By Esther Kang
Google Settles Buzz Class Action Suit for $8.5 Million
The New York Times reports that Google has settled a class action suit over privacy violations related to its release of the Buzz application last February. The settlement stipulates that Google will set up an $8.5 million fund for Internet privacy organizations and will educate users about Buzz’s privacy features. Google chose not to compensate individual users because few class members suffered actual damages, and because pro rata distribution is unfeasible for such a large class. On November 2, Google sent email notifications to all its users regarding the settlement and opportunities to opt out of or object to the settlement. ABC News reports that the district court has preliminarily approved the settlement and will consider it for final approval on January 31, 2011.
Supreme Court Set to Hear Bayh-Dole Patent Case
Bloomberg reports that the Supreme Court granted certiorari in Stanford v. Roche to clarify the 1980 Bayh-Dole Act, which gives non-profit organizations and small businesses ownership of federally funded inventions. Stanford University originally sued pharmaceutical company Roche for infringing its method for measuring HIV infection. Stanford claimed ownership of the patent under the Bayh-Dole Act, but the Federal Circuit ruled that Roche co-owned the patent because one of the key inventors had assigned his rights to the company. According to Corporate Counsel, the Obama administration and several major research universities supported the petition for certiorari.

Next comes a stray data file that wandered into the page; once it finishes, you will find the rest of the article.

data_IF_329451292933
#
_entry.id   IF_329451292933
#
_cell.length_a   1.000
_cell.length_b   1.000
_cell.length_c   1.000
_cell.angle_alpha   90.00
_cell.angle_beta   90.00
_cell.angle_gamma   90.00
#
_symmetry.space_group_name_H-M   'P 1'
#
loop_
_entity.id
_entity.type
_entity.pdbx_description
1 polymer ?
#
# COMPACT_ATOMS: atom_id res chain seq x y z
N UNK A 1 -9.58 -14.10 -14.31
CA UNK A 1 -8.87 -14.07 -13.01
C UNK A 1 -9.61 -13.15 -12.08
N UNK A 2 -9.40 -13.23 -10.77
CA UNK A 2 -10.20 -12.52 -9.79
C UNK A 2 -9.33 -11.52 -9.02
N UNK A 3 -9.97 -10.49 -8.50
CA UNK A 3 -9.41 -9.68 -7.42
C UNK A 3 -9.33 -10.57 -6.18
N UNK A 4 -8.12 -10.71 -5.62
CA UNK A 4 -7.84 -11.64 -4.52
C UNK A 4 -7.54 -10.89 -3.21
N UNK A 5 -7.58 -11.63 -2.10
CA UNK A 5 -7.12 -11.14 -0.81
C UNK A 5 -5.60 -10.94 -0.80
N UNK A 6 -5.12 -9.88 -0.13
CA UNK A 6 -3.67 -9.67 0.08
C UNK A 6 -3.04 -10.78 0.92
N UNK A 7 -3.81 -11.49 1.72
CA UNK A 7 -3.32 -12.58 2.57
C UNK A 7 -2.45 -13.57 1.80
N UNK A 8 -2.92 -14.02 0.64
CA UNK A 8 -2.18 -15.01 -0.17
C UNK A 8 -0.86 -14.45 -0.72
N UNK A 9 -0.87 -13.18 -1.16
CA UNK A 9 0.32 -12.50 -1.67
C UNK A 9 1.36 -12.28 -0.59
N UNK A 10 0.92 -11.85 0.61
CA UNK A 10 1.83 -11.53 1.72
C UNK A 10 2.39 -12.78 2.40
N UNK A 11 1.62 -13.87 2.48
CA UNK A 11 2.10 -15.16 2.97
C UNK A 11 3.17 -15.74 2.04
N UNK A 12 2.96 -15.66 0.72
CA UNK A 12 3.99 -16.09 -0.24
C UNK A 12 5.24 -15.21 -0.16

Thomas-Rasset Receives $1.5 Million Verdict in Third Jury Trial
In her third trial since 2006, Jammie Thomas-Rasset was hit with a jury verdict of $1.5 million for sharing 24 songs, or $62,500 for each song. In June 2009, a jury returned a verdict for $1.92 million, which Chief Judge Davis called “monstrous and shocking” before cutting it to $54,000 on remittitur. CNET reports that the RIAA applauded the recent verdict, stating, “We are again thankful to the jury for its service in this matter and that they recognized the severity of the defendant’s misconduct.” According to ABC News, Thomas-Rasset refuses to pay and plans to appeal the verdict on constitutional grounds.